The metaverse: ownership of virtual properties and objects in the “new reality”
As the business of the metaverse grows, so do the legal questions around it
With the increasing popularity and acceptance of the metaverse, as well as the sale of crypto properties and items, we are confronted with the question of the type of ownership associated with them and to what extent the owner is entitled to property rights. Are there protective rights against interventions in virtual crypto-property?
Summary of key points:
- There is no single metaverse (virtual world) – what a large number of them have in common is that they are managed decentrally via a blockchain
- The legal question arises regarding the type of ownership associated with crypto properties and items and to what extent the owner is entitled to property rights
- Virtual crypto properties and items can usually be acquired in the form of Non-Fungible Tokens (NFTs)
- Although crypto-properties and objects of the metaverse require a publicly visible act of transfer due to the blockchain, similar to real properties and objects, it does not automatically mean that the virtual assets enjoy the same level of protection
Understanding the metaverse and its growing market share
The metaverse is currently one of the trending buzzwords in the IT, crypto and investment industries. The term came into the limelight last year when Facebook CEO Mark Zuckerburg presented his plans for a virtual world (the metaverse) in which – according to the company’s vision – a large number of users will spend their daily lives in the future. In order to do this, users will need to create a virtual version of themselves, a so-called avatar, and will be able to buy a house or a flat in the virtual world, as well as engage in conventional real-world activities (such as meeting friends, racing cars, etc.). To underline its plans, Facebook also renamed itself to Meta.
However, there is no “single” metaverse. There are many different projects running independent from each other and in parallel. What a large number of them have in common is that they are managed decentrally via a blockchain (such as Decentraland or Sandbox). Among the many projects, there is a wide, varied and quite colourful range of designs of the respective virtual world. Differences can be seen, for example, in the deliberate thematic orientation towards certain target groups or also the technical depth and implementation of the respective project (graphics, range of available activities, etc.).
Major international corporations are also beginning to discover the metaverse for themselves and are using the virtual presence for marketing and sales purposes. Nike, for example, has opened its first flagship store in the metaverse and service providers are buying entire office towers to hold virtual meetings.
However, with the increasing popularity and acceptance of the metaverse, as well as the sale of crypto properties and items, there is also the question of the type of ownership associated with them and to what extent the owner is entitled to property rights.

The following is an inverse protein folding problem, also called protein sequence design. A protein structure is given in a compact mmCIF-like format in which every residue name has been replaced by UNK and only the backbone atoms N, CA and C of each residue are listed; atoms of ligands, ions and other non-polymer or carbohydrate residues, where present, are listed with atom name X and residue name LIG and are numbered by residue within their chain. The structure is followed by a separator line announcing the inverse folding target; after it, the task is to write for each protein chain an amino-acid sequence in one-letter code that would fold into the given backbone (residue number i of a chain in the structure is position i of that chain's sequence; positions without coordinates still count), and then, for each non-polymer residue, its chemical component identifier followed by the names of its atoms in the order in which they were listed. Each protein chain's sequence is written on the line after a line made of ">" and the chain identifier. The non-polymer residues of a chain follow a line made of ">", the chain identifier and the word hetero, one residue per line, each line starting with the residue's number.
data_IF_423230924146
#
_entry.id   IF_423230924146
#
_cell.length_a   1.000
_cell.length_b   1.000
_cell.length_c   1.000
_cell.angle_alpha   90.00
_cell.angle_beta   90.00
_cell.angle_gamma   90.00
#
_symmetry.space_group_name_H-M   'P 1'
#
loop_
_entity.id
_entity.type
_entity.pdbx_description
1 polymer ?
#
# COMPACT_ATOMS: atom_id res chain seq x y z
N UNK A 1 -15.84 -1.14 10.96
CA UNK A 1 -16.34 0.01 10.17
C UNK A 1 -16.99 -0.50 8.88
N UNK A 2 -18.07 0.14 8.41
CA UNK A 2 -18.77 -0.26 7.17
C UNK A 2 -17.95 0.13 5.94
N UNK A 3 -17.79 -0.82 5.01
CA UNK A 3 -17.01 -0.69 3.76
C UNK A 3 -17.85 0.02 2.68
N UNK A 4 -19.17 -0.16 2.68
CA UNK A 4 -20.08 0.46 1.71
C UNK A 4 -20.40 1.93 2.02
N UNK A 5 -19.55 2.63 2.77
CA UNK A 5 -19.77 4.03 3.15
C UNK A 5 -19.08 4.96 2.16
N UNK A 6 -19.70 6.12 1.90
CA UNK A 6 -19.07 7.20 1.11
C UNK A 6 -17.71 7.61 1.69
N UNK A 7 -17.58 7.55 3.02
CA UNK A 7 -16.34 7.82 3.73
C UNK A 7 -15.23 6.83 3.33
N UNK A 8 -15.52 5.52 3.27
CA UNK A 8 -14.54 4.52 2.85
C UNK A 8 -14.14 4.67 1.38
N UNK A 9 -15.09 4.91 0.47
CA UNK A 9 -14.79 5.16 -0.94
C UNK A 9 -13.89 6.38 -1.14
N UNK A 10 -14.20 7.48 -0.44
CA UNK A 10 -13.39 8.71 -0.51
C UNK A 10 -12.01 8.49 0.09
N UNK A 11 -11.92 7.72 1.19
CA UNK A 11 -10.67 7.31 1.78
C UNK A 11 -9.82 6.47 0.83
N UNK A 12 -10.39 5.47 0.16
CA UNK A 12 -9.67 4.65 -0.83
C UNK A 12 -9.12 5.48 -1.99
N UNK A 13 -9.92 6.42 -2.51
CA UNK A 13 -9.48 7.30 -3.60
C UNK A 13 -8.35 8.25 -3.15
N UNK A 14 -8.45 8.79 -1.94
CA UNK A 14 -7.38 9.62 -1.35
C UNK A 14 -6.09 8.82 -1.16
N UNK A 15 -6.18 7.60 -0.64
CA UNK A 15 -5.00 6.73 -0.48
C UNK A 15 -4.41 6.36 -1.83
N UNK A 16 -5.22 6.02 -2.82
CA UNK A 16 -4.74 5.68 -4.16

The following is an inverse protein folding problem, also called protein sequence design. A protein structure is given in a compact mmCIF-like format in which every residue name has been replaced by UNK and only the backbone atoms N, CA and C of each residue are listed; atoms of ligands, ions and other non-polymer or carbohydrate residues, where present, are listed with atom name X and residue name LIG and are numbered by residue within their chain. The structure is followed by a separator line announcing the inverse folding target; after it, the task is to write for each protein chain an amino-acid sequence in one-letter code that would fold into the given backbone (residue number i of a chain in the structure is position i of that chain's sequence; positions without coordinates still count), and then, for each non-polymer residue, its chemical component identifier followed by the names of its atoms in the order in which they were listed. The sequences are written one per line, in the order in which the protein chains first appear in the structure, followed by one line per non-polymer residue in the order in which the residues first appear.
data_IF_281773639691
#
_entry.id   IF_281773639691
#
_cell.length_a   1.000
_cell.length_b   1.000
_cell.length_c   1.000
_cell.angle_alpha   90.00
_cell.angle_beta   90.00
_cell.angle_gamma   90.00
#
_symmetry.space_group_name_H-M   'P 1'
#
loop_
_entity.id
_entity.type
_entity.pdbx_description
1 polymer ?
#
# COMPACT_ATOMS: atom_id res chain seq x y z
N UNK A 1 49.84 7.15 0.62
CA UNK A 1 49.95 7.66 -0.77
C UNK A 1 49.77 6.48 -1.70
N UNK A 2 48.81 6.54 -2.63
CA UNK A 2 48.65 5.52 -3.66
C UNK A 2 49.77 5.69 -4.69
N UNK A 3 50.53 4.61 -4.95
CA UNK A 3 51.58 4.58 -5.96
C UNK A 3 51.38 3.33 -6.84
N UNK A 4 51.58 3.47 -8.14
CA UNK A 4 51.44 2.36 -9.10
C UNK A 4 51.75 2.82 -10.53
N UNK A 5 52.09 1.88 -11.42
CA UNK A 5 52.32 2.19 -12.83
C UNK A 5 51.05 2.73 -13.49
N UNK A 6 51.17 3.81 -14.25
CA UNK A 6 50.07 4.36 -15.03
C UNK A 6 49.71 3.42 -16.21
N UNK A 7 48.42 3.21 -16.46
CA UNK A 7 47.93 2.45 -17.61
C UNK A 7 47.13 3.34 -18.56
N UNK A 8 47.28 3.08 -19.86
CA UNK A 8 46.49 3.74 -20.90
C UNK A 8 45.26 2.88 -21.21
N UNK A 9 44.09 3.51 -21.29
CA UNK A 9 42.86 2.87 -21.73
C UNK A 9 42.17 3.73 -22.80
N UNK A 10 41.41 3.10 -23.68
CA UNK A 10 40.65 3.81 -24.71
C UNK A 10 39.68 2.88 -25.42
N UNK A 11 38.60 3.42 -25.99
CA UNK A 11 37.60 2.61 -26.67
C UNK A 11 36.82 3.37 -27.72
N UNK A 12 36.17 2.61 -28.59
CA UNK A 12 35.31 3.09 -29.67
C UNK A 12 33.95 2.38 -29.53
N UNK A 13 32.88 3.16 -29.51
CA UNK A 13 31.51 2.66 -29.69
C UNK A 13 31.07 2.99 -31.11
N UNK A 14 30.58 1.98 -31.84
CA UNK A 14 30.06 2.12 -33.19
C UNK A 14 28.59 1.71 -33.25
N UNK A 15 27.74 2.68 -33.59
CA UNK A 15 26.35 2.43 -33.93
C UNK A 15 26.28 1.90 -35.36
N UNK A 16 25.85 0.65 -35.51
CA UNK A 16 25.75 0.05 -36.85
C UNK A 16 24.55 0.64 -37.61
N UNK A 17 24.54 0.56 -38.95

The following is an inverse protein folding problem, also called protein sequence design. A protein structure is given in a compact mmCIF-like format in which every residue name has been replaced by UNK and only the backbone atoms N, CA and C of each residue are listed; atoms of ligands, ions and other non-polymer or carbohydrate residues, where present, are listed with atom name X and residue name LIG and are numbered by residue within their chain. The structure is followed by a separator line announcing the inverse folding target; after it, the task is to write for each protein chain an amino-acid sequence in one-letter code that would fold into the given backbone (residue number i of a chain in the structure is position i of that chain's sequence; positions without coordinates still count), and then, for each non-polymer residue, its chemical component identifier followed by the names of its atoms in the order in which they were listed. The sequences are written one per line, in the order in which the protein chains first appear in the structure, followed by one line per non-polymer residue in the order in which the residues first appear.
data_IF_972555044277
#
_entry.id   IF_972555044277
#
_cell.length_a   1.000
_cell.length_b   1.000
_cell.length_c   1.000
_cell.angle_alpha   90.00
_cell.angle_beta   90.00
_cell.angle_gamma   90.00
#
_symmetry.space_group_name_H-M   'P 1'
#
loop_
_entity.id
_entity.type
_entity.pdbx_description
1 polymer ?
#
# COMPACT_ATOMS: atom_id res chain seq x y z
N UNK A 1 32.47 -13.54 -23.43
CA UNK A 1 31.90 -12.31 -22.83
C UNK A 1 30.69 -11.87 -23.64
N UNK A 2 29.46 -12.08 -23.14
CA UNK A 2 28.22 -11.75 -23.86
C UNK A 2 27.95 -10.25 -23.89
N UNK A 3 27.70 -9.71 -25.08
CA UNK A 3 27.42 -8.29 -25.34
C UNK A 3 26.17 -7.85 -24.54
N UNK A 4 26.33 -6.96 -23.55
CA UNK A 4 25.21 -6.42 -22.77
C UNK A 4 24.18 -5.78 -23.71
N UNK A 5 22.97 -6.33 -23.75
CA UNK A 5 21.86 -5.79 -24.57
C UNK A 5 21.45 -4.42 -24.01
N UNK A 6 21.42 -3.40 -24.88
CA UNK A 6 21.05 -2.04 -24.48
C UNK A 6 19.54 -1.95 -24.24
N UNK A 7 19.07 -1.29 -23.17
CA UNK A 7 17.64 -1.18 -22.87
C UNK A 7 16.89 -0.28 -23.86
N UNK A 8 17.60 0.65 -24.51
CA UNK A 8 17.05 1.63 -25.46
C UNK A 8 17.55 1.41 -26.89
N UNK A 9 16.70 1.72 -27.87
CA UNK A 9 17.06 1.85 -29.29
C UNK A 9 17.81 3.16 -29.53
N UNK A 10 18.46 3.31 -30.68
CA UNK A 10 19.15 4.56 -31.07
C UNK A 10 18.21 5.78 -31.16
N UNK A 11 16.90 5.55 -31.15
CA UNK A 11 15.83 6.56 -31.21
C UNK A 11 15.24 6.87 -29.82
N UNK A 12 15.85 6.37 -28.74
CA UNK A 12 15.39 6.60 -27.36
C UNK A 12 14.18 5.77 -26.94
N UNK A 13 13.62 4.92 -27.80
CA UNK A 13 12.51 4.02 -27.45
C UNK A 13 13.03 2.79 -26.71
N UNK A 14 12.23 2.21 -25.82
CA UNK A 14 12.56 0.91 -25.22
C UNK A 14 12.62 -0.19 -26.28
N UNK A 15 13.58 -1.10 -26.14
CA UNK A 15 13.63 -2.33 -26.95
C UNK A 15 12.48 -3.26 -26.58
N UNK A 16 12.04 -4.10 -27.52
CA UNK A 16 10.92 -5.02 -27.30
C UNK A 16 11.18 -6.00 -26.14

Virtual crypto properties and items can usually be acquired in the form of Non-Fungible Tokens (NFTs). An NFT is a cryptographic token that is unique and is thus non-replaceable or non-exchangeable, and represents a specific, unique (in the case of the metaverse) digital object in the blockchain. Unlike, for example, a one-euro coin, which can be exchanged for any one-euro coin without loss of value, an NFT cannot be exchanged for any other NFT, as each NFT is unique and has its own value (comparable to da Vinci’s Mona Lisa or real property).
Transfer of ownership of crypto properties and items
In principle, only the owner of an NFT can dispose of it. This is the person whose wallet the NFT is assigned to in the blockchain and who has the private key associated with the NFT. In simple terms, the NFT is transferred by transferring it to another wallet. The blockchain is a transparent network in which the transfer processes of an NFT in the blockchain are in principle publicly visible. The blockchain therefore represents a kind of publicly accessible owner register in which every act of transfer can be traced.
Are there protective rights against interventions in virtual crypto-property?
Although crypto-properties and objects of the metaverse, similar to real properties and objects, require a publicly visible act of transfer due to the technical requirements of the blockchain, this does not automatically mean that virtual assets enjoy the same level of protection. Austrian law for example provides extensive protection instruments for (real) physical objects against (physical) interference with them, such as actions for adverse possession and injunctive relief. A comparable level of protection for intangible and therefore also virtual objects does not exist. Claims usually only arise from an existing contractual relationship with a third party.
Therefore, there is no legal instrument of protection against unwanted visits of third parties to their virtual birthday party or the virtual neighbourhood barbecue in the metaverse. Since it is a purely contractual relationship between the owner of the NFT concerned and the metaverse operator, any remedies generally arise from the contractual basis and must be enforced against the metaverse operator.
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